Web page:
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Taking on TripAdvisor: How Mr and Mrs Smith carved travel guide niche

By Dean Irvine, CNN
October 18, 2013 -- Updated 1531 GMT (2331 HKT)
Printed guidebooks are no longer as popular as they once were thanks to free, online peer-review websites.
Printed guidebooks are no longer as popular as they once were thanks to free, online peer-review websites.
STORY HIGHLIGHTS
  • Emergence of peer-review travel websites have had a negative knock-on effect on travel guides
  • Sales of global travel guides have declined by over 40% in the last seven years
  • Still a strong market for niche travel guides like Mr & Mrs Smith

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(CNN) -- Like a put-upon hotelier trying to fix a decrepit property while simultaneously dealing with demanding guests, the decline of print and rise in peer-reviewed websites like TripAdvisor have given travel guide publishers a big headache.

"It's easier for smaller publishers (to cope with changing times)," says Stephen Mesquita, travel publishing analyst. "They're much fleeter of foot; it's not like they're an ocean liner that has to be turned around."

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According to Mesquita's Nielsen BookScan Travel Publishing Yearbook, sales of printed world travel guides have declined by over 40% in the last seven years.

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But building a successful brand in the travel guide business can still be achieved, although it can mean more than just providing a hit-list of must-sees.

From a company that was based on "dirty weekends" in England, Mr & Mrs Smith hotel guides have been doing their best to make a clean break from what went before.

Set up by British couple James Lohan and Tamara Heber-Percy ten years ago, the luxury guidebook has carved a niche in a crowded marketplace by appealing to a particular demographic.

"It all started after a crappy weekend in a hotel in the Lake District (in England) when I was trying to impress Tamara," says Lohan. "We realized there weren't really any guide books that were talking to a 30-something audience."

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As hotels upped their game to appeal to a more stylish clientele who could afford weekends away from the weekly grind, Lohan and Heber-Percy saw an opportunity.

Remortgaging their house to produce and publish the first guide to these hip new hotels was the first challenge, but finding a receptive publisher and distributor was almost harder.

"The first book was nearly impossible, publishers didn't understand our idea and said another luxury guidebook wasn't needed," says Lohan.

"We thought naively that we could ring up Waterstones (bookshop) and turn up with the car boot open with boxes of books, saying, 'How many do you want?'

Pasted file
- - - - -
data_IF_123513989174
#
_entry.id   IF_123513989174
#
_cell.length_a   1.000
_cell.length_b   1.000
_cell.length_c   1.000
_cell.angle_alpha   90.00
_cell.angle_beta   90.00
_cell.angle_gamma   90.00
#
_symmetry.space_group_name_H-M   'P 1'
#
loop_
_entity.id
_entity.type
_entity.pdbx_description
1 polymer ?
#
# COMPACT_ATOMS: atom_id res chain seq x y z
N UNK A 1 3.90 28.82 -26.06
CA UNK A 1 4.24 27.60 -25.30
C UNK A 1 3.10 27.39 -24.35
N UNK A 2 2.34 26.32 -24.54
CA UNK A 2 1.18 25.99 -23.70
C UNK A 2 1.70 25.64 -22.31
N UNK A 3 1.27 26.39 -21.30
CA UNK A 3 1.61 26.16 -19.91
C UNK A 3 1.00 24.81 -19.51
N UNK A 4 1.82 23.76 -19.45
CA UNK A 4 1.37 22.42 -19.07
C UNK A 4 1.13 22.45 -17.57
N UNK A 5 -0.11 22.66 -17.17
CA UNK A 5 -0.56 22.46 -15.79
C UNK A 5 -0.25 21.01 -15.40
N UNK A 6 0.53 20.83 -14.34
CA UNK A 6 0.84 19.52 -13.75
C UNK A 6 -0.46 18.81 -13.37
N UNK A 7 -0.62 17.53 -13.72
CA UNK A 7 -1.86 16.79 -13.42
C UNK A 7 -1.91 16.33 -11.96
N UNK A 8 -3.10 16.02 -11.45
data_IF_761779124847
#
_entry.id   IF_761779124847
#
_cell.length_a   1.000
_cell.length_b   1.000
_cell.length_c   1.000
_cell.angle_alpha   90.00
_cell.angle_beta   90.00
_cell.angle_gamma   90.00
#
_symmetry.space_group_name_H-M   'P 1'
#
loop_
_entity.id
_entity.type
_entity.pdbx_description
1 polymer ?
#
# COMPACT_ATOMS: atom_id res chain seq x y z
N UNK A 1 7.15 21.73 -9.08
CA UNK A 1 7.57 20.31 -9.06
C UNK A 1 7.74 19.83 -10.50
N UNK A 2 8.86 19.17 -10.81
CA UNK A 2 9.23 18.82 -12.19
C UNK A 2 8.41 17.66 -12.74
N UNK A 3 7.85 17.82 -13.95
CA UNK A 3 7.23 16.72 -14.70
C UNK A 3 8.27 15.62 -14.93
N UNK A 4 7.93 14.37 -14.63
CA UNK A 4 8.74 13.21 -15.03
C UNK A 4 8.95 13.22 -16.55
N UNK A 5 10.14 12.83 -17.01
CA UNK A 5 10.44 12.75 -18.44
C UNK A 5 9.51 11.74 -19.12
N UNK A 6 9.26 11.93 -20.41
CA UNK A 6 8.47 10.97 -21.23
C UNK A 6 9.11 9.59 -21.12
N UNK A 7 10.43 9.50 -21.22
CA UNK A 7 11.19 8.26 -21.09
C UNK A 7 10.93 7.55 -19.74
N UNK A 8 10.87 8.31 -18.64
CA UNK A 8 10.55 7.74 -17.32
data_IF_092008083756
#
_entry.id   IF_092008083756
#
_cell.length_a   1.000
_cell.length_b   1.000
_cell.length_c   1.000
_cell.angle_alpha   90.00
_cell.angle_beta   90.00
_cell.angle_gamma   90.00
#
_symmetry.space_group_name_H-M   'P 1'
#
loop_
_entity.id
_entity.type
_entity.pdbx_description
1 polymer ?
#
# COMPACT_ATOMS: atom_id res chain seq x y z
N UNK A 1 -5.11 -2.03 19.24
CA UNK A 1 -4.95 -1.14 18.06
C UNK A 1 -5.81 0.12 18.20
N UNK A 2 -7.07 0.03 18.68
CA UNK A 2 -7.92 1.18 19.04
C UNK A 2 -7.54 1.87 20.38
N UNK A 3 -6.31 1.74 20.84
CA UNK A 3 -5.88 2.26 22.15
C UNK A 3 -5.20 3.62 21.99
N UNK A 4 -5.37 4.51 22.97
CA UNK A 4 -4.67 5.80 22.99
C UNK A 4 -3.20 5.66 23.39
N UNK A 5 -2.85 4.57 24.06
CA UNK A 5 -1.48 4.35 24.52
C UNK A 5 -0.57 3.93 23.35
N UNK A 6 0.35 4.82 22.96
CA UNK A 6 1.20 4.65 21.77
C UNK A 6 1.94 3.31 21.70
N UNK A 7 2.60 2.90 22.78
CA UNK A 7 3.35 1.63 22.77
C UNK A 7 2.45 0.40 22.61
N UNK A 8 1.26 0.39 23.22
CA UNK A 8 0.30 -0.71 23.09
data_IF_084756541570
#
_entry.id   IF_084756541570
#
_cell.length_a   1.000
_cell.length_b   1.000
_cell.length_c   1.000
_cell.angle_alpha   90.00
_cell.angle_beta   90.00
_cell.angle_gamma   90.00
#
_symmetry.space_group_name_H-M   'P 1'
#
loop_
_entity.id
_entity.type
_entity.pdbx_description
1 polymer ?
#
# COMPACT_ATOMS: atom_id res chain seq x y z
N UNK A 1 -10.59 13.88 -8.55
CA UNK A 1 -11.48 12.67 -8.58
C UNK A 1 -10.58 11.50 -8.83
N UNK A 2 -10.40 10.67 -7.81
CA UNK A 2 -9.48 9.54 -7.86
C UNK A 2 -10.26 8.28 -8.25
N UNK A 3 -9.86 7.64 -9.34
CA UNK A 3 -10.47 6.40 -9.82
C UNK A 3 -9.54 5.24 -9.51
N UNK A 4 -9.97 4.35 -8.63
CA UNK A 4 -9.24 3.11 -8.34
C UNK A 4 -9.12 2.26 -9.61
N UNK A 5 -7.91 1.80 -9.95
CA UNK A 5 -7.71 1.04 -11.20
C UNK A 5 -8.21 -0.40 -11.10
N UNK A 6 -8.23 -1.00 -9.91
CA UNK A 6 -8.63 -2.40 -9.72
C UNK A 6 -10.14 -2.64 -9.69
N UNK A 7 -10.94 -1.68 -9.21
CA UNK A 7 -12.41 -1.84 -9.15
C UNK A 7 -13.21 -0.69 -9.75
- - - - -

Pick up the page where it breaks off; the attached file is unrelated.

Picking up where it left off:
"But as soon as we got it out there, it was phenomenal. We've never really had to try too hard to get hotels on board since."

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What they have had to do however is adapt to a rapidly changing travel environment, from the way people plan and book their holidays to what they want from a guide book.

"Many guides have reinvented their business models, becoming online booking services or increasingly doing business-to-business operations and looking to online advertising," says Mesquita. "The brand these days is all important."

Now with a 24-hour travel booking service, Mr & Mrs Smith has morphed into something neither Lohan or Heber-Percy -- who have visited over 1,000 hotels over the last ten years -- could have envisioned when they began.

"We're now starting to learn a new part of the travel business. The thing it get most nervous about is note expanding into other areas, but that the integrity of the business is intact."

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Personality and standing out from the crowd also helped the diminutive Luxe City Guides punch above their weight and gain a foothold in the international travel guide business.

Founder Grant Thatcher champions his guides' snippy and snarky style and credits it with the guide's success.

"We're aiming at a very targeted, solvent but time poor readership, scorning the word comprehensive and going right for opinionated jugular," he says.

Rather than the internet dilute the appeal of the guide or its money-making potential, Thatcher believes it has helped niche publications like his own.

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"Inevitably, the online and digital markets have and are revolutionizing all aspects of how we travel, research and respond to travel trends. The travel guide market has become much more specialized, rather than trying to appeal to the widest audience," he says.

Thatcher says that nearly 1.5 million Luxe City Guides have been sold since launch, while Lohan and Heber-Percy have no intention of doing away with their print editions, looking to China and Asia as the next places for their global expansion.

Mesquita has also seen something of a rebound in the printed travel guide market, primarily he says as some players have simply stepped out of the game leaving a larger share for those who have weather the storm.

"Don't write print off just yet. Last year many players have disappeared from the market altogether and for some of those that have stayed they've even seen some gains in sales," he says.

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